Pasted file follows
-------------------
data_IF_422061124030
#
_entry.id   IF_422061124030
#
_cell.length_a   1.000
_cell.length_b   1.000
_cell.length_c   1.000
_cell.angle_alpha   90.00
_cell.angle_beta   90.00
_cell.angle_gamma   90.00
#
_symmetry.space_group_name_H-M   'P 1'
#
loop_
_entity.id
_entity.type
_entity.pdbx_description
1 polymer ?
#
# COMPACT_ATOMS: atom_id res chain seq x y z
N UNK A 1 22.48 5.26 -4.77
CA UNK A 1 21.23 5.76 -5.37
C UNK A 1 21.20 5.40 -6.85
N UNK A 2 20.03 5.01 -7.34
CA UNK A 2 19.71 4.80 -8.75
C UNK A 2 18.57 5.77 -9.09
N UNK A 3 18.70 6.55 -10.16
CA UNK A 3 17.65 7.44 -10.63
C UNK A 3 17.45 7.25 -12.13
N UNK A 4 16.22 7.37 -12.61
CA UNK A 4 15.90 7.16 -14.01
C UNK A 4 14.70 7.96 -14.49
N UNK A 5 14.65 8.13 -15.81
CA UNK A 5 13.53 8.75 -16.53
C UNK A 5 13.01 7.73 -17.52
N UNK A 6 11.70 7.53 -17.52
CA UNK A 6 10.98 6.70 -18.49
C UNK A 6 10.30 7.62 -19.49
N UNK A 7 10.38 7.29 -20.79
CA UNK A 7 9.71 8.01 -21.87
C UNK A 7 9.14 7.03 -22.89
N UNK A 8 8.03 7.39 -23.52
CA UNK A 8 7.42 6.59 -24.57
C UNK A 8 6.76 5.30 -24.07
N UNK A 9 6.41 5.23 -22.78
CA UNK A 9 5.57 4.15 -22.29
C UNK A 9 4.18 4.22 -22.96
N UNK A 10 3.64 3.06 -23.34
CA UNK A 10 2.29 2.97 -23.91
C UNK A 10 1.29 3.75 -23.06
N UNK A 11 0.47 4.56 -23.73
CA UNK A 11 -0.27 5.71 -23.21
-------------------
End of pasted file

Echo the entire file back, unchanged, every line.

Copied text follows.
data_IF_422061124030
#
_entry.id   IF_422061124030
#
_cell.length_a   1.000
_cell.length_b   1.000
_cell.length_c   1.000
_cell.angle_alpha   90.00
_cell.angle_beta   90.00
_cell.angle_gamma   90.00
#
_symmetry.space_group_name_H-M   'P 1'
#
loop_
_entity.id
_entity.type
_entity.pdbx_description
1 polymer ?
#
# COMPACT_ATOMS: atom_id res chain seq x y z
N UNK A 1 22.48 5.26 -4.77
CA UNK A 1 21.23 5.76 -5.37
C UNK A 1 21.20 5.40 -6.85
N UNK A 2 20.03 5.01 -7.34
CA UNK A 2 19.71 4.80 -8.75
C UNK A 2 18.57 5.77 -9.09
N UNK A 3 18.70 6.55 -10.16
CA UNK A 3 17.65 7.44 -10.63
C UNK A 3 17.45 7.25 -12.13
N UNK A 4 16.22 7.37 -12.61
CA UNK A 4 15.90 7.16 -14.01
C UNK A 4 14.70 7.96 -14.49
N UNK A 5 14.65 8.13 -15.81
CA UNK A 5 13.53 8.75 -16.53
C UNK A 5 13.01 7.73 -17.52
N UNK A 6 11.70 7.53 -17.52
CA UNK A 6 10.98 6.70 -18.49
C UNK A 6 10.30 7.62 -19.49
N UNK A 7 10.38 7.29 -20.79
CA UNK A 7 9.71 8.01 -21.87
C UNK A 7 9.14 7.03 -22.89
N UNK A 8 8.03 7.39 -23.52
CA UNK A 8 7.42 6.59 -24.57
C UNK A 8 6.76 5.30 -24.07
N UNK A 9 6.41 5.23 -22.78
CA UNK A 9 5.57 4.15 -22.29
C UNK A 9 4.18 4.22 -22.96
N UNK A 10 3.64 3.06 -23.34
CA UNK A 10 2.29 2.97 -23.91
C UNK A 10 1.29 3.75 -23.06
N UNK A 11 0.47 4.56 -23.73
CA UNK A 11 -0.27 5.71 -23.21